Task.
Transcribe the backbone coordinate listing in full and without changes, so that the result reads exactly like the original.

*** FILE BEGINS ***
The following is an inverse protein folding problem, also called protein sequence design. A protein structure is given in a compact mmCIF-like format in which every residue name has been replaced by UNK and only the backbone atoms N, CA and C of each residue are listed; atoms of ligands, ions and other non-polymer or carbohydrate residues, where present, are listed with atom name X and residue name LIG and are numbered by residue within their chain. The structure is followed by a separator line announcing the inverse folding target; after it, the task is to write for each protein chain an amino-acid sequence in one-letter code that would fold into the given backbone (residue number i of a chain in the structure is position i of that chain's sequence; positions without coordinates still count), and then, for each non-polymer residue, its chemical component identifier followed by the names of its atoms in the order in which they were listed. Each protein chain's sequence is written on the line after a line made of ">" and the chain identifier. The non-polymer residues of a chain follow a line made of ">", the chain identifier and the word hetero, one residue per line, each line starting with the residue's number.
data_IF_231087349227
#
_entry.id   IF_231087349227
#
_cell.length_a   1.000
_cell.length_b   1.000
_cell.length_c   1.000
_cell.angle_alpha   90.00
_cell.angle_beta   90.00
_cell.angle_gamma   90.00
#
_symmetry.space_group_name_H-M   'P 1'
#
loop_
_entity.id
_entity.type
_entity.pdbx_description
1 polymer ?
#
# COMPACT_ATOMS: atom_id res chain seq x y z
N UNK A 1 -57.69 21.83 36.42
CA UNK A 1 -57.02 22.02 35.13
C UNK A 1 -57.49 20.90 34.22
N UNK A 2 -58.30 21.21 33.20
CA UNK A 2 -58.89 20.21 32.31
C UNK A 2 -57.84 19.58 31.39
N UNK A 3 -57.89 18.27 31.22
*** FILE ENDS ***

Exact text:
The following is an inverse protein folding problem, also called protein sequence design. A protein structure is given in a compact mmCIF-like format in which every residue name has been replaced by UNK and only the backbone atoms N, CA and C of each residue are listed; atoms of ligands, ions and other non-polymer or carbohydrate residues, where present, are listed with atom name X and residue name LIG and are numbered by residue within their chain. The structure is followed by a separator line announcing the inverse folding target; after it, the task is to write for each protein chain an amino-acid sequence in one-letter code that would fold into the given backbone (residue number i of a chain in the structure is position i of that chain's sequence; positions without coordinates still count), and then, for each non-polymer residue, its chemical component identifier followed by the names of its atoms in the order in which they were listed. Each protein chain's sequence is written on the line after a line made of ">" and the chain identifier. The non-polymer residues of a chain follow a line made of ">", the chain identifier and the word hetero, one residue per line, each line starting with the residue's number.
data_IF_231087349227
#
_entry.id   IF_231087349227
#
_cell.length_a   1.000
_cell.length_b   1.000
_cell.length_c   1.000
_cell.angle_alpha   90.00
_cell.angle_beta   90.00
_cell.angle_gamma   90.00
#
_symmetry.space_group_name_H-M   'P 1'
#
loop_
_entity.id
_entity.type
_entity.pdbx_description
1 polymer ?
#
# COMPACT_ATOMS: atom_id res chain seq x y z
N UNK A 1 -57.69 21.83 36.42
CA UNK A 1 -57.02 22.02 35.13
C UNK A 1 -57.49 20.90 34.22
N UNK A 2 -58.30 21.21 33.20
CA UNK A 2 -58.89 20.21 32.31
C UNK A 2 -57.84 19.58 31.39
N UNK A 3 -57.89 18.27 31.22